After ISTE 2017 in San Antonio, the Sydney Google Innovator cohort was the last thing on my mind. I didn't want to get my hopes up. Despite trying really hard not to think about it, small, subliminal messages about Australia would pop up at the most random times. Each time, I told myself my mind was playing tricks on me. I didn't really begin to think about Sydney until announcement day. I pensively checked my email every few minutes just hoping get the rejection message so I could get on with life. A few days passed, but there still was no announcement. I tweeted a few times to see if anyone had gotten word. A few applicants had done the same, but still no announcement.
One Saturday in early July, I was about to head out for the evening when I got to my car and realized I left my phone inside. I ran inside to get it. Upon finding my phone, I instinctively checked my email and there it was. I had been accepted. I joined the Hangout and began replying to instant messages, emails and filled out acceptance forms. I was on cloud nine.
After the shock of acceptance wore off, reality set in. How would I pay for the trip? Would my district allow me to miss the first week of school for this? I contacted my union president and principal who both gave me their blessing. After some deliberations over my contractual duties, the district approved it. I started a GoFundMe campaign and raised enough money to upgrade my suitcase, renew passport, purchase a VISA and get some Australian outlet adapters.
A week before the 15 hour flight to Sydney, I had the opportunity to present for EdTechTeam in Mountain View. At the Summit, I was fortunate to connect with Sydney coach, and Aussie, Kimberley Hall. She gave me some great advice for how to deal with the 15 hour flight. She said treat it as the longest night of your life.
Kimberley was spot on. I slept 4-5 hours tops. I can't sleep on planes and I was too excited. Upon arrival, I saw a familiar face. It was Ronald McDonald. As a rule, when traveling, I don't eat things that I can get at home. Australian McDonald's had many things I'd never seen before so I indulged. I'm totally digging the chicken Big Mac.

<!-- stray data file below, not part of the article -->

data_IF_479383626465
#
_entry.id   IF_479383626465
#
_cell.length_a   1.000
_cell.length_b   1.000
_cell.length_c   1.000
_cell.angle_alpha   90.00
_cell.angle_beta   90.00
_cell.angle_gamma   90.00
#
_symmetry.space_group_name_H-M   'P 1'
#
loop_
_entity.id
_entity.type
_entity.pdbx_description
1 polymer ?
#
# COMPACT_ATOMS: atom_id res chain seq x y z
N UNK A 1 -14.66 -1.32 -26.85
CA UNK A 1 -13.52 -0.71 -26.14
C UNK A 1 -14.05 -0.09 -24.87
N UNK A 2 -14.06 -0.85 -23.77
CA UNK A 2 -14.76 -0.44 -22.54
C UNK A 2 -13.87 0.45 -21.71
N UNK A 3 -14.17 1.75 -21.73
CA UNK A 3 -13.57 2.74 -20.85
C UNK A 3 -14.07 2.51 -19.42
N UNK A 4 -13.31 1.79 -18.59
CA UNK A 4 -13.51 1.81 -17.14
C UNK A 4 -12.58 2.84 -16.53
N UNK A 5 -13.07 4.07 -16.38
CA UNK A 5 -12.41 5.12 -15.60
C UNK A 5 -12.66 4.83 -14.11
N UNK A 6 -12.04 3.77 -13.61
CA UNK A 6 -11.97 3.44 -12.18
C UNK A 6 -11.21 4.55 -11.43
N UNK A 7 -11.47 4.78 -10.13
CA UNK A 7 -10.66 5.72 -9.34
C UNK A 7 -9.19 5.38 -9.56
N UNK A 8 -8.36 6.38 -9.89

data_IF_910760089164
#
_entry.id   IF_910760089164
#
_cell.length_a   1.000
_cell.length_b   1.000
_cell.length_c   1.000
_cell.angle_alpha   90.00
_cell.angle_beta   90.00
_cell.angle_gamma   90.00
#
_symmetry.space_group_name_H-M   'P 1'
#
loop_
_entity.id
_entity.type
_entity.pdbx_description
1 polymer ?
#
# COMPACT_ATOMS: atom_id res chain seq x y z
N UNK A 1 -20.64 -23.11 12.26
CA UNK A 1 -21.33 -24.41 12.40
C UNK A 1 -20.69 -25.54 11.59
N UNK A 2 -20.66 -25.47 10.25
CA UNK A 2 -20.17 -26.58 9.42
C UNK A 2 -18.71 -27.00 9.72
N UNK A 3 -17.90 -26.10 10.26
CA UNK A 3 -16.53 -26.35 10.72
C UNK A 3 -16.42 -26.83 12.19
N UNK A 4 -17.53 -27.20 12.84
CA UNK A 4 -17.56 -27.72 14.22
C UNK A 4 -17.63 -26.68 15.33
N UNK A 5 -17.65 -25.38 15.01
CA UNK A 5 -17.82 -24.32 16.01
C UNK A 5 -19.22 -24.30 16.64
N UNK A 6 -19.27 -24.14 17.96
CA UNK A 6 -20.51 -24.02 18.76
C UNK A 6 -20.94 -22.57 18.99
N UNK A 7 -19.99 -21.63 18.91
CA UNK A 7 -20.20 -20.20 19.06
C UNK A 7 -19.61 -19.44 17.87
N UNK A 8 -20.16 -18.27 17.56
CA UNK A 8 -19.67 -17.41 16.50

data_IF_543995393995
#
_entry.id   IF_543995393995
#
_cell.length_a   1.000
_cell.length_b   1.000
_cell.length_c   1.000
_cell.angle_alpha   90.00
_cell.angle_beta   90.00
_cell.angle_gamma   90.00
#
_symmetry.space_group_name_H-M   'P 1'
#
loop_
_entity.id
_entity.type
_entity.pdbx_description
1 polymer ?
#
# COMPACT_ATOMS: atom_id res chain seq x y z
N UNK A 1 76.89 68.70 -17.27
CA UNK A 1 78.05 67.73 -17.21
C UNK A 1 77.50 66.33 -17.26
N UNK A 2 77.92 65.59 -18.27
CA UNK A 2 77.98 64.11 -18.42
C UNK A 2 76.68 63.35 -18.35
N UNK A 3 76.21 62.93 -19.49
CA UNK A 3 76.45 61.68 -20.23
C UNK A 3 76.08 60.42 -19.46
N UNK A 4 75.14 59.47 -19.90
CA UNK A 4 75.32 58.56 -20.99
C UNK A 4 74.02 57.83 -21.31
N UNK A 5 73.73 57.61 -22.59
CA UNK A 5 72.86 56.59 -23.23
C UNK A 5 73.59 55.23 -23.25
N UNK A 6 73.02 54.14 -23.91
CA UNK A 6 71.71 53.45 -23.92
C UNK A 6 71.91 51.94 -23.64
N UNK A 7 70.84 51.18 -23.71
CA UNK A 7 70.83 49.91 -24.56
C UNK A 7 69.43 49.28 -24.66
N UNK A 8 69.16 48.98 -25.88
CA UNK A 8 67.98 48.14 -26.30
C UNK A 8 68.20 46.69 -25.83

After a day of exploring the Pyrmont with some cohort mates, the Innovator experience kicked off. Our first activity was the Amazing Race. My soulmate, #TOR16 Innovator Katherine Goyette, who made the trip with me, joined in. We were paired with the New Zealand's most entertaining Kiwi Stuart Kelly.
The three of us pounded the pavement across Darling Harbor with vigor. We were sure we would emerge victorious. With less than hour before having to report to Google Headquarters, we grabbed a quick lunch at McDonald's. Starving and tired, I scarfed down a chicken Big Mac and we hustled back across Darling Harbor. Upon arrival at Google HQ, the day took a turn for the worse. I reached in my pocket to check my phone and it wasn't there.
My phone doubles as my wallet. My ID, credit cards, bank cards and other vital things were in the wallet phone case. Using the Google find my phone feature, it was determined it was still at McDonald's. Thankfully, Katherine was lovely enough to run back to McDonald's to retrieve it. As the cohort commenced, I sat nervously wondering about my wallet/phone. An hour in, cohort member Becky Shorey shows me a Hangouts IM saying Katherine had found it. Phew! Talk about a stressful way to begin a Google Certified Innovator Academy.
Stay tuned for Part 3.